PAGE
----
There are currently 242 British English lessons in the Britlish Library and I add new lessons regularly. The grid below shows you the 242 lessons available arranged chronologically from newest to oldest. Use the navigation buttons to look through them. If you want to concentrate on a particular area of English, choose the category view instead.
Idioms are expressions that are natural to native English speakers. They are very confusing for non-native English speakers. They're confusing because idioms don't mean what the words say. You cannot literally translate English idioms into another language. For example: A black mark has a literal meaning of a black mark on clothing or any other material. It also has a non-literal meaning of a record of something bad you have done. This lesson uses a video English lesson about colour idioms which I made in 2010, and which has been very popular on YouTube. The video has also been licenced for use by a Taiwanese publisher for inclusion in one of their textbooks. I decided to make this Vocabulary Activation Pack from the video English lesson because so many people like the video and because the vocabulary in it is important for students to learn and master. There are a lot of idioms in this lesson as well as a set of questions which I have designed to help you learn, remember, and use the vocabulary and make it part of your active vocabulary.
Are you frustrated at not being able to remember new vocabulary? You are not alone! One of the biggest problems faced by anyone learning a new language is the memorisation of new vocabulary. One of the questions that I am most often asked by students is, "Do you have any advice on how to remember new vocabulary?" This got me thinking, and I decided to do something to help not only my students but anyone who wants a fool-proof way of memorising new vocabulary. What I came up with is what I call the Britlish Vocabulary Memoriser. It's free to use for all Britishers. In this presentation, I'm going to show you how it works and how it can help you. I built it to work on any device that has Internet access, from a mobile phone to a desktop computer. All your data is stored on the Britlish server, so using the app won’t take up any valuable space on your system memory, but I hope you will fill your memory with new vocabulary. Let’s see how it works, shall we?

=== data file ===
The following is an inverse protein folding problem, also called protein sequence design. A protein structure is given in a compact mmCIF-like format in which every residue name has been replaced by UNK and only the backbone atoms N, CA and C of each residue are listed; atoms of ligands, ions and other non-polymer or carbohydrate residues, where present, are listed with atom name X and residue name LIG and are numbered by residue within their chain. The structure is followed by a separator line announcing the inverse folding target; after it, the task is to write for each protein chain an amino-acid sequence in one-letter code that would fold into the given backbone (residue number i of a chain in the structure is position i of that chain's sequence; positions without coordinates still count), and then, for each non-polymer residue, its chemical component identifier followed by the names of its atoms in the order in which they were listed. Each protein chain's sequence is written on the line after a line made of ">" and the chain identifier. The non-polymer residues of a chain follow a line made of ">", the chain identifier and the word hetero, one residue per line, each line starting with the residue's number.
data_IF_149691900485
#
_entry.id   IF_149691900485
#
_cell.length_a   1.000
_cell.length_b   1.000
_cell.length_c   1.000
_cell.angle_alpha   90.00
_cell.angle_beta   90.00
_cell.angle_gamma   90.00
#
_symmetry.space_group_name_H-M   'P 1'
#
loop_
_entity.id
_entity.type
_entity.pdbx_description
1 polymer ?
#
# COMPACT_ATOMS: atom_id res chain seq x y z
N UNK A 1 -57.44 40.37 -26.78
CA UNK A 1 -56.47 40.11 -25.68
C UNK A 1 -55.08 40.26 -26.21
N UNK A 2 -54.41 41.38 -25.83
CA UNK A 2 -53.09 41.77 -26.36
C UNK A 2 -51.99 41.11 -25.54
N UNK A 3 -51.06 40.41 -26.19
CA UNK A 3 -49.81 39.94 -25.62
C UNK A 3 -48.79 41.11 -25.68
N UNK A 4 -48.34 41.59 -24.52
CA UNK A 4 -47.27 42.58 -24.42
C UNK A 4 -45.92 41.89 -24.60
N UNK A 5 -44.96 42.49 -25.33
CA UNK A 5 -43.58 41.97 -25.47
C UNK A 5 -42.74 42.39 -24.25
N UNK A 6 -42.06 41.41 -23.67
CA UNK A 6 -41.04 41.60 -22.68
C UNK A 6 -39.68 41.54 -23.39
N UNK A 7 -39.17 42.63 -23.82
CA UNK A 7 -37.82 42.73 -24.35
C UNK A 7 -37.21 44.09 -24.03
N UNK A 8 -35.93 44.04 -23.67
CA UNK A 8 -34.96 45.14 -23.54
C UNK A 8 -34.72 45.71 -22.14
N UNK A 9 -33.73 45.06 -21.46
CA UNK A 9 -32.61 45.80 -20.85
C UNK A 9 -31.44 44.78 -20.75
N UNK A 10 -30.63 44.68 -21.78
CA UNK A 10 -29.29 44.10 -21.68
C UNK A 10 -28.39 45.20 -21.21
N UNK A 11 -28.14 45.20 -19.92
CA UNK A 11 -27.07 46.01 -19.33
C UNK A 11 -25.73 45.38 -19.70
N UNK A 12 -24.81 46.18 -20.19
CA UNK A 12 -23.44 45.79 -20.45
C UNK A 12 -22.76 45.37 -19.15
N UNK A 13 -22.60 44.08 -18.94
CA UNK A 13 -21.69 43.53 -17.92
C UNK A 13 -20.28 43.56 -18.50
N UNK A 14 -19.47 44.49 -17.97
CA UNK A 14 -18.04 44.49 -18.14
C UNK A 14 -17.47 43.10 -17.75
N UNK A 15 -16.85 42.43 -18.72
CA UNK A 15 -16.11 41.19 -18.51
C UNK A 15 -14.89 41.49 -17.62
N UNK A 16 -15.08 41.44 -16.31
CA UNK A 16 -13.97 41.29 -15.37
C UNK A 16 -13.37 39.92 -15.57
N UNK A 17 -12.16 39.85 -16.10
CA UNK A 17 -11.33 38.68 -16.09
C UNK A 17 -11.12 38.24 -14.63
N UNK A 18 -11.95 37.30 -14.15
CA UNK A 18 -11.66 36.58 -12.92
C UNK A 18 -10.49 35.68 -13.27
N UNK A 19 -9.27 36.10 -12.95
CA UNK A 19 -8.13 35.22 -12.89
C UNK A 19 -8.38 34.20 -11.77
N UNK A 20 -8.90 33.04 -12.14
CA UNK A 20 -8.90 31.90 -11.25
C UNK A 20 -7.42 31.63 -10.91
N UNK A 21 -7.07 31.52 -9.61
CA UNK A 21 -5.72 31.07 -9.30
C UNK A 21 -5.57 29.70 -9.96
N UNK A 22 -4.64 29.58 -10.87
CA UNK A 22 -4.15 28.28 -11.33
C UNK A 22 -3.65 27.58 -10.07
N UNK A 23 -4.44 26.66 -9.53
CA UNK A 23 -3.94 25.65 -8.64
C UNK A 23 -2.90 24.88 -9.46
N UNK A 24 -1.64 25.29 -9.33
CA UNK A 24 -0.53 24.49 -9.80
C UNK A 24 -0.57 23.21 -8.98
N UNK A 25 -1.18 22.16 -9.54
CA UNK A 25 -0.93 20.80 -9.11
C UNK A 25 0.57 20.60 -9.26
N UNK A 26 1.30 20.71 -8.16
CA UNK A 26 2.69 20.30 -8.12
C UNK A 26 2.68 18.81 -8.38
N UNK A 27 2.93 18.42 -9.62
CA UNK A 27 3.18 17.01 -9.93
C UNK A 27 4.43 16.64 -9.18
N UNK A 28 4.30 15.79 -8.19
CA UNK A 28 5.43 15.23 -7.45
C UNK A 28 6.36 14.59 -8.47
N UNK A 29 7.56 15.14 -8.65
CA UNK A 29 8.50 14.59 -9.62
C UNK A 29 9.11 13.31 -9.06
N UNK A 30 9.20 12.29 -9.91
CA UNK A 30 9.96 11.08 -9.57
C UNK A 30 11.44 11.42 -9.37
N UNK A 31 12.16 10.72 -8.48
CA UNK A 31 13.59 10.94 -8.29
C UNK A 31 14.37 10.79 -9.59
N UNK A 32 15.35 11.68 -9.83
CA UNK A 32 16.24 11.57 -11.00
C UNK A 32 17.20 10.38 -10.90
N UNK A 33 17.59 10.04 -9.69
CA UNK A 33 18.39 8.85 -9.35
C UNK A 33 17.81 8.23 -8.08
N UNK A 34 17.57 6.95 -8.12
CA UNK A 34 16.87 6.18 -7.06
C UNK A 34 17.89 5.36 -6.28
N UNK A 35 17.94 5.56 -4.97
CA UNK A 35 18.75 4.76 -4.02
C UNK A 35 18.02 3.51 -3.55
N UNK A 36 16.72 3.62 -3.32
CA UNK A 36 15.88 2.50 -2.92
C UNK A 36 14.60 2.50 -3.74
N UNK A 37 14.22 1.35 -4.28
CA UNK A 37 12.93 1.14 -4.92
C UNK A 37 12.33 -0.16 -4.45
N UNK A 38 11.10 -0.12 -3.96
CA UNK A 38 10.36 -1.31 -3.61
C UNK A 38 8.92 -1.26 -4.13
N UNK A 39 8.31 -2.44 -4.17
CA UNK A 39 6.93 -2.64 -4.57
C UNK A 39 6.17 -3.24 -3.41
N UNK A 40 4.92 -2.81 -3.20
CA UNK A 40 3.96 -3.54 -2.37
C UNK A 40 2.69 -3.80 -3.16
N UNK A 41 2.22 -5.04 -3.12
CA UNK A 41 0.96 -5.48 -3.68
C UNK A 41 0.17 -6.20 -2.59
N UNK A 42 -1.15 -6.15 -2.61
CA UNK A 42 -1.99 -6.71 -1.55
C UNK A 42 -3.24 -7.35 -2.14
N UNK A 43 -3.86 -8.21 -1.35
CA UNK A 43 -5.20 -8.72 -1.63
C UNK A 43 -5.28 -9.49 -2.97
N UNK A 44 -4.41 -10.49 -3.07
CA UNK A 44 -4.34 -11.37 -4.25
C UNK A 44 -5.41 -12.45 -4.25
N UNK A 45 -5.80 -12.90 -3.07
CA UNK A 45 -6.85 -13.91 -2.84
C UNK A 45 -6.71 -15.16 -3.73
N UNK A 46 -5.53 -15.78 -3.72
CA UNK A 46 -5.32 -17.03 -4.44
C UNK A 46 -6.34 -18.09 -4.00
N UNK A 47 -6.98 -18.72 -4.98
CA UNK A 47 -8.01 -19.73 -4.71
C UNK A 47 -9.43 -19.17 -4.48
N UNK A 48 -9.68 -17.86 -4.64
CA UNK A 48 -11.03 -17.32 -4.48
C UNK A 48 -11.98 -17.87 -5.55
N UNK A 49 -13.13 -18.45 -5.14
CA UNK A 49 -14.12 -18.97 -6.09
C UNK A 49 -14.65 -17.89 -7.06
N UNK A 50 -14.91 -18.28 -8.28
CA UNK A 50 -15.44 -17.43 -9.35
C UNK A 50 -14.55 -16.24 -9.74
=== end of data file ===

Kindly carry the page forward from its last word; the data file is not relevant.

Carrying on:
The poem is written with 8 syllables per line, and a rhyming word at the end of a pair of lines. oOoOoOoO is the stress pattern and this is a good poem with which to practice the rhythm of English. You can listen to the poem, then read and listen, then listen while you read the IPA transcription. There is also an English Activator at the end of the pack to give you some practice with some of the new vocabulary and expressions. Poems are a great way of learning about the rhythm of English, and this poem is particularly amusing.
The three words, both, either, and neither, are very important in English, but they are confusing for both native speakers and students alike. In this Vocabulary Activation Pack, I will show you how to use these three word correctly. They are not very difficult to use once you get the hang of them. The difficulty lies in the fact that either and neither sound very much alike, but are opposite in meaning. Work your way through this Activation Pack and complete the 15 exercises in the Vocabulary Activator and you will no longer have trouble with this vocabulary.
Activate the Vowel in Food / uː / with this English Pronunciation Activation Pack. In this Pronunciation Activation Pack we will be looking at the fourth of the pure vowels / uː /. We will look at the letter combinations that give the / uː / sound. We will look at lots of words which have the / uː / sound in them. Finally, we will activate your ability to hear and produce the / uː / sound correctly. Letter Combinations for / uː / The long pure vowel sound / uː / can be formed by these letter combinations: U, OO, O, OU, EW, UE, UI, and OW. A minimal pair is a pair of words which are almost the same except for one different sound, in this case, the vowel sound. There are very few minimal pairs in English using the / uː / sound which can confuse learners.
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